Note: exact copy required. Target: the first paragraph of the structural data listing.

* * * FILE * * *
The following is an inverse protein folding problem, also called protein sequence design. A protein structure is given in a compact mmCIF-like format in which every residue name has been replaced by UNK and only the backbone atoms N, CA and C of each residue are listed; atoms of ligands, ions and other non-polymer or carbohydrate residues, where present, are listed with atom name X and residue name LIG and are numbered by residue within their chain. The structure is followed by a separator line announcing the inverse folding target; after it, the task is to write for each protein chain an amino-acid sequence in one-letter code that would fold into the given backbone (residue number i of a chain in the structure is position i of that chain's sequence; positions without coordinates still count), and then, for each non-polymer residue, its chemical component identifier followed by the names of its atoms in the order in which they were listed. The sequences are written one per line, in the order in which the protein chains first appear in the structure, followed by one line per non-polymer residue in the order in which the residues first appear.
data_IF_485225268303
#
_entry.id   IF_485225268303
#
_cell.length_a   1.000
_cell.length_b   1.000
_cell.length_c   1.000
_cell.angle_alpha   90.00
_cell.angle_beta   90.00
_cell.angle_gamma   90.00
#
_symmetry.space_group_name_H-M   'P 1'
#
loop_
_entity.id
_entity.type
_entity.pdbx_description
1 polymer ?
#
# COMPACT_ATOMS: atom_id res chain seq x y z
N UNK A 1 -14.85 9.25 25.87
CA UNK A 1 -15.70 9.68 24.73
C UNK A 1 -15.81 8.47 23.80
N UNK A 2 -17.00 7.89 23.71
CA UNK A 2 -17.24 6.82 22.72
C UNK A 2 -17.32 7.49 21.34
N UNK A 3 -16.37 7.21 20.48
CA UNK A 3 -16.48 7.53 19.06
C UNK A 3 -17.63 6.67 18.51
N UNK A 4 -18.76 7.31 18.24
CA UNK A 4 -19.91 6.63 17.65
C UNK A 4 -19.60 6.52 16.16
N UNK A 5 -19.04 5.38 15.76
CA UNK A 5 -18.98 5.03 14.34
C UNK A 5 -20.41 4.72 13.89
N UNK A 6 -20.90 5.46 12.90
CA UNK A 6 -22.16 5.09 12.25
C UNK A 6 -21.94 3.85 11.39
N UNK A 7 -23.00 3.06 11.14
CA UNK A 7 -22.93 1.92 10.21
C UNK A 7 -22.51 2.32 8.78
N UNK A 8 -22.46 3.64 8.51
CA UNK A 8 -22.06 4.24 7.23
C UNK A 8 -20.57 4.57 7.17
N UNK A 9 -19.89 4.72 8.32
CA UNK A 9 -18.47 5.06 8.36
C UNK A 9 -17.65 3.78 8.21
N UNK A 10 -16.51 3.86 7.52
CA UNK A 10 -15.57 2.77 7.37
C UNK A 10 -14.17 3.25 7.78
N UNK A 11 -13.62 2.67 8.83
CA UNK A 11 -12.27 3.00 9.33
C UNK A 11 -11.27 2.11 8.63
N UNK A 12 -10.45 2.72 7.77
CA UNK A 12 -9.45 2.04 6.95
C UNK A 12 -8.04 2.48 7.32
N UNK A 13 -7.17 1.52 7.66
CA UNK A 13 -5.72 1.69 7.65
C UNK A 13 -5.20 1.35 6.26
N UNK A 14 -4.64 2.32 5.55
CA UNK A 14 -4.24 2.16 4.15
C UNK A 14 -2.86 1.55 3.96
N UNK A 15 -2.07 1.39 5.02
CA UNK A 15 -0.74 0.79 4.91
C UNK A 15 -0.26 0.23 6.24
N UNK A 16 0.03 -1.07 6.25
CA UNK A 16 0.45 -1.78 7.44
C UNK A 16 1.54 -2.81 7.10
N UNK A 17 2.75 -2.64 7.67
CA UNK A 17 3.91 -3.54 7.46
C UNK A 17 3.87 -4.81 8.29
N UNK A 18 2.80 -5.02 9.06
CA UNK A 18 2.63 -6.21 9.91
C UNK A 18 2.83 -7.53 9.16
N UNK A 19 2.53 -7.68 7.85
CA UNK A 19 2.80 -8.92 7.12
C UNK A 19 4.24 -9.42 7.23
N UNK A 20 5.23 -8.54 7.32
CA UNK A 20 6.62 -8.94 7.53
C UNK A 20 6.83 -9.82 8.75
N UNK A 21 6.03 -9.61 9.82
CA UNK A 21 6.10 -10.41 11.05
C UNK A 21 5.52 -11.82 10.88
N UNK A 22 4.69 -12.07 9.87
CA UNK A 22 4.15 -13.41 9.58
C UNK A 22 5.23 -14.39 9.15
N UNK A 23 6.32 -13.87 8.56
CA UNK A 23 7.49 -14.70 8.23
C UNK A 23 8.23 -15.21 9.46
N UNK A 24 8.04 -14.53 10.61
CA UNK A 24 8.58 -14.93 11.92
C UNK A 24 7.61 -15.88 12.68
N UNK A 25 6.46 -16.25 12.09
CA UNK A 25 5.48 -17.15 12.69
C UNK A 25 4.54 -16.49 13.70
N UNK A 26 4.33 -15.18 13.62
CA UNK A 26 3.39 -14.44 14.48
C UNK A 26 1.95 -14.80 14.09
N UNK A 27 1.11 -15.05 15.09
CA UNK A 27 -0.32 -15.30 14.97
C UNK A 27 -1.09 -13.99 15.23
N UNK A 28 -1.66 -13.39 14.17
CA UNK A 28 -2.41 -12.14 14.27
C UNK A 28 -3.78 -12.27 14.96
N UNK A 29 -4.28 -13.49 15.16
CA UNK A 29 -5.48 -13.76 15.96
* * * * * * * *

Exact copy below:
The following is an inverse protein folding problem, also called protein sequence design. A protein structure is given in a compact mmCIF-like format in which every residue name has been replaced by UNK and only the backbone atoms N, CA and C of each residue are listed; atoms of ligands, ions and other non-polymer or carbohydrate residues, where present, are listed with atom name X and residue name LIG and are numbered by residue within their chain. The structure is followed by a separator line announcing the inverse folding target; after it, the task is to write for each protein chain an amino-acid sequence in one-letter code that would fold into the given backbone (residue number i of a chain in the structure is position i of that chain's sequence; positions without coordinates still count), and then, for each non-polymer residue, its chemical component identifier followed by the names of its atoms in the order in which they were listed. The sequences are written one per line, in the order in which the protein chains first appear in the structure, followed by one line per non-polymer residue in the order in which the residues first appear.